I read Don Cherry’s Hockey Stories and Stuff last night. I’ve been meaning to pick it up for a read for quite some time – as often as I disagree with Cherry he’s an entertaining guy, and a guy who worked for everything he has now; when I read about him as a minor league player I see a life much tougher than my own, and for that matter much tougher than the lives of almost all the players these days.
It’s a wide-ranging book, with a stream of consciousness feel, and I’ll probably be referring to it off and on in my posts here. Today I want to refer to it because Cherry said something in it that I understand to some degree, and that I think Brownlee and Gregor would agree with too (more than me, for that matter – they’ve been doing similar work longer and in more places).
Here’s the excerpt:
I was out havin’ a couple of pops with a buddy after the 2008 playoffs and he said, “The playoffs have been over for five days and you’re still gettin’ ripped in the paper for not giving Sidney Crosby credit on ‘Coach’s Corner’ and praising Gary Roberts to the moon. Does it ever get you down?
I had to admit when I first started on TV, it really did get me down. As I told you before, my first rip job was from a reporter I admired and he did a real hatchet job on me. It was a beauty. It threw me off so much I really didn’t know if I could go back on TV.
But I bit the bullet and went back and did my best. And I found the longer I was on, the more I got ripped, the thicker my hide got.
If you’re going to give it out, you’ve got to be able to take it. As Harry Truman said, “If you can’t take the heat, get out of the kitchen.”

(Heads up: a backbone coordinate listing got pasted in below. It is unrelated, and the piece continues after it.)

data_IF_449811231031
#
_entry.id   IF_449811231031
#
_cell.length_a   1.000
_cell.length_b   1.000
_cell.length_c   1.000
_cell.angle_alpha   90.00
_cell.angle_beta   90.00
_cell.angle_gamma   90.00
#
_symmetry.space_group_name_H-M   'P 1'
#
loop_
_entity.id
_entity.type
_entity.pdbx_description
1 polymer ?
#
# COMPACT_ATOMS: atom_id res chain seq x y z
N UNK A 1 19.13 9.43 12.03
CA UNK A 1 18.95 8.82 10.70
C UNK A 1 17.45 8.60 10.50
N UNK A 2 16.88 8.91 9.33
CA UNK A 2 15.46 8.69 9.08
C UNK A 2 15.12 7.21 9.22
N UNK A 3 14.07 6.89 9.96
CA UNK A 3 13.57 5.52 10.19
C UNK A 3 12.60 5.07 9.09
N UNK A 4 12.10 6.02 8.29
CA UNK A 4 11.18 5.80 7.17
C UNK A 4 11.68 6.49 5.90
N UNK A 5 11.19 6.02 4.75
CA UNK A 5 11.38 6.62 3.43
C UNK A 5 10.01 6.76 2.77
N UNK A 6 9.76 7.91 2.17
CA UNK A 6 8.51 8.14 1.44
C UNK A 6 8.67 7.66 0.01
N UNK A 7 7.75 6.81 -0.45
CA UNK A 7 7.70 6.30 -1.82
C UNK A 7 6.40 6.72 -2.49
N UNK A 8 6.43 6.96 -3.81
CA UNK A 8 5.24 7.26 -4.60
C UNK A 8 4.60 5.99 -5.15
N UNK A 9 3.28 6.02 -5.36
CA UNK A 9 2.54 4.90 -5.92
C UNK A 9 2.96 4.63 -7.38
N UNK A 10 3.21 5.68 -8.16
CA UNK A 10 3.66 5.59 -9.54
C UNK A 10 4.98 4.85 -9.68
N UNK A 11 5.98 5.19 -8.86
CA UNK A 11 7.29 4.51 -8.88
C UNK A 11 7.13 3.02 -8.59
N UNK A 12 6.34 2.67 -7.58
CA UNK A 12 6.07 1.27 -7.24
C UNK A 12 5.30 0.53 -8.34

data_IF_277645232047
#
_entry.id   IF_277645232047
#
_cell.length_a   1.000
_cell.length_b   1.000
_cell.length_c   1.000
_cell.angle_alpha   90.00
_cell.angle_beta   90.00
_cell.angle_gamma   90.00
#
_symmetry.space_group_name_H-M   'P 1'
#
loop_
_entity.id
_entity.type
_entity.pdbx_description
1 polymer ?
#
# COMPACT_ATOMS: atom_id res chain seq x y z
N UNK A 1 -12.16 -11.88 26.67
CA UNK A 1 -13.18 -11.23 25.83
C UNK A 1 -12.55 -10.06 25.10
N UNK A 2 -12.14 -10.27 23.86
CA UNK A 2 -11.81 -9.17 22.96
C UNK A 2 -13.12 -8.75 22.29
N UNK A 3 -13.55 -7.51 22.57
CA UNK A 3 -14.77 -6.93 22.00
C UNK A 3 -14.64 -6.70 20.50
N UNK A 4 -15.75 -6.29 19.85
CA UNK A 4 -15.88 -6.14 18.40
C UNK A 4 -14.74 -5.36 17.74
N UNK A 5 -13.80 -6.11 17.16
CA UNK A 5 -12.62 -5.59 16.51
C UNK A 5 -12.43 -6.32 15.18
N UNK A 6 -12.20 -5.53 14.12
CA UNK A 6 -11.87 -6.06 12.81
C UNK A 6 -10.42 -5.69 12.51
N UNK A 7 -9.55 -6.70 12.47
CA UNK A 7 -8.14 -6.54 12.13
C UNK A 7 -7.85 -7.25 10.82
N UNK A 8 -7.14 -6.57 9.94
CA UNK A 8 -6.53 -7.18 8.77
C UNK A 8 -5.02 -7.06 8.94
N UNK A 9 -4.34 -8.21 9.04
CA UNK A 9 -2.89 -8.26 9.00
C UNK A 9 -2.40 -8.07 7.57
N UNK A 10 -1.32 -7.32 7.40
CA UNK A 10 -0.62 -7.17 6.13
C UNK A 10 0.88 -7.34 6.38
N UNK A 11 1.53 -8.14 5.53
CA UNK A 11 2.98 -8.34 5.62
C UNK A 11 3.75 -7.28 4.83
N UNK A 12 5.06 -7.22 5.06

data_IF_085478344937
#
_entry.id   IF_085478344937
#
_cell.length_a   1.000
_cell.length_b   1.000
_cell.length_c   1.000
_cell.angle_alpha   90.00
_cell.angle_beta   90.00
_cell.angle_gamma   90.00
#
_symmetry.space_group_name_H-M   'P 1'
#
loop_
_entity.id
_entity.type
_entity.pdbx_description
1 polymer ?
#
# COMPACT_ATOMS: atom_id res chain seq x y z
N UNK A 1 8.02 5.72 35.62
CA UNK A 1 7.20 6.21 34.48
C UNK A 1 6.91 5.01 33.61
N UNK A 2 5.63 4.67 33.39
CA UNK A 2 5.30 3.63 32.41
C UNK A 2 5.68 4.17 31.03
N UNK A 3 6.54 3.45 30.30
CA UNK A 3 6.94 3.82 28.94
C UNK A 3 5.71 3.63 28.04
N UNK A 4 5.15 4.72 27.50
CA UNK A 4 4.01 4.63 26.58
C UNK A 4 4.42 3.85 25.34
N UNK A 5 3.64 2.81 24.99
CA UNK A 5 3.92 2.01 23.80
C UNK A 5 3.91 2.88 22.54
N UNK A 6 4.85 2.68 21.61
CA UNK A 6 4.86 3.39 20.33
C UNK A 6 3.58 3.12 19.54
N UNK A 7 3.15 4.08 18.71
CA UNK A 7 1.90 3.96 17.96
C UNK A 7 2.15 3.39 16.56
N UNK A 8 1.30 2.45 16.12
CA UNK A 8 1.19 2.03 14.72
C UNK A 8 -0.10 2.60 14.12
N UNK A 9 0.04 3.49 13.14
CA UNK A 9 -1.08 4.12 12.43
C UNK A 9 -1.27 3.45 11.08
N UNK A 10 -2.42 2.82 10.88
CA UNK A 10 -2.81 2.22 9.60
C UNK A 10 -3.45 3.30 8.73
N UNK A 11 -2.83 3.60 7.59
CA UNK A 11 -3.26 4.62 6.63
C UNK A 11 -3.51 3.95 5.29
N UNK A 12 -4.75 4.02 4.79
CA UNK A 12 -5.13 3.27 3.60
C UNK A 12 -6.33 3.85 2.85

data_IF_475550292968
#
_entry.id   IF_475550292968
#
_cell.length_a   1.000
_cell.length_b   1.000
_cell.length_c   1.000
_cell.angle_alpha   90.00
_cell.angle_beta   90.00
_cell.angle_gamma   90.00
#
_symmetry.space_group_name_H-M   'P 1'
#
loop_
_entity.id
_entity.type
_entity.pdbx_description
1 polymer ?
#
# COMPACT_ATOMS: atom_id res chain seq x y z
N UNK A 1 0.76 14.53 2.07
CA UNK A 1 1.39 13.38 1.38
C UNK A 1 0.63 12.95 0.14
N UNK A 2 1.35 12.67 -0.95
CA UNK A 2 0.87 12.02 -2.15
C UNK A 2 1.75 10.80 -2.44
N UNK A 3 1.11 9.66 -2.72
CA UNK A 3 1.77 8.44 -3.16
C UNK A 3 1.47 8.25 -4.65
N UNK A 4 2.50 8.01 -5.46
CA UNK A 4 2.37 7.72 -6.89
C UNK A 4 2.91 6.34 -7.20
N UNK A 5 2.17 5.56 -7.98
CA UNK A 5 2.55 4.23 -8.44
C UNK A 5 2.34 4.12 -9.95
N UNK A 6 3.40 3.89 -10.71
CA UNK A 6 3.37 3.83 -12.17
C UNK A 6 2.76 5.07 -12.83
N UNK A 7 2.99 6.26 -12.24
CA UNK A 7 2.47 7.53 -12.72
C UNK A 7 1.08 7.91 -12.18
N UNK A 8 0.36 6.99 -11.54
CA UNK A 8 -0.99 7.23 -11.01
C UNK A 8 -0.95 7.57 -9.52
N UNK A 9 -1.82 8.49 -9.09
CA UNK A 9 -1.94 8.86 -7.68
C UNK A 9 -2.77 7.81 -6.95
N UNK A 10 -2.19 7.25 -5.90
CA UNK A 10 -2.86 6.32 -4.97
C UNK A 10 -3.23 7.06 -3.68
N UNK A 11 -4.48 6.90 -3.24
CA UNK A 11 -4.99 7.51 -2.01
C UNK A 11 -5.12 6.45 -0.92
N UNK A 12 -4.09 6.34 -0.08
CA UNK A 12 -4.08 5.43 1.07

I’ve made some pretty ugly mistakes here and on my other site, and I’ve taken a beating for it. I’ve also said some things that I still believe, but run against conventional wisdom, and I’ve taken a beating for those too. But it’s fair, because after a while I started to realize that as much as I enjoyed interacting with all the people who comment on the articles, it wasn’t so important what everyone else thought of me as a writer – I needed to be confident in myself, not constantly seeking the approval of others.
Most of Cherry’s book is about his time as a coach or a player, but he does work some Hockey Night in Canada stuff in there too, including a few references to Ron MacLean. There’s one segment near the end that I really loved:
When we walk through the airports, people will holler, “Great show, Don,” and say nothing to [Maclean]. He just laughs.
People will ask for my autograph and not his, and my picture and not his. He really sincerely thinks it’s funny.
One time, a guy wanted to take a picture of me with his wife. Ron went to step in and the guy hollered, “Get out! You’re ruining the picture!”
Ron got the biggest kick out of that. I don’t think I could handle it the way he does but he has so much confidence in himself that it doesn’t bother him.
I don’t particularly enjoy being snubbed, or viewed in a poor light. But at the end of the day, what really matters is having confidence – in not only my work but also in myself- because not only is the crowd fickle but occasionally I’m going to make mistakes.
I don’t write this sort of thing very often because this is an Oilers’ website; I’m supposed to provide my take on the subject, not become the subject myself. Still, it’s been something I’ve wanted to say for some time, and reading Cherry’s account of something similar last night struck a chord with me.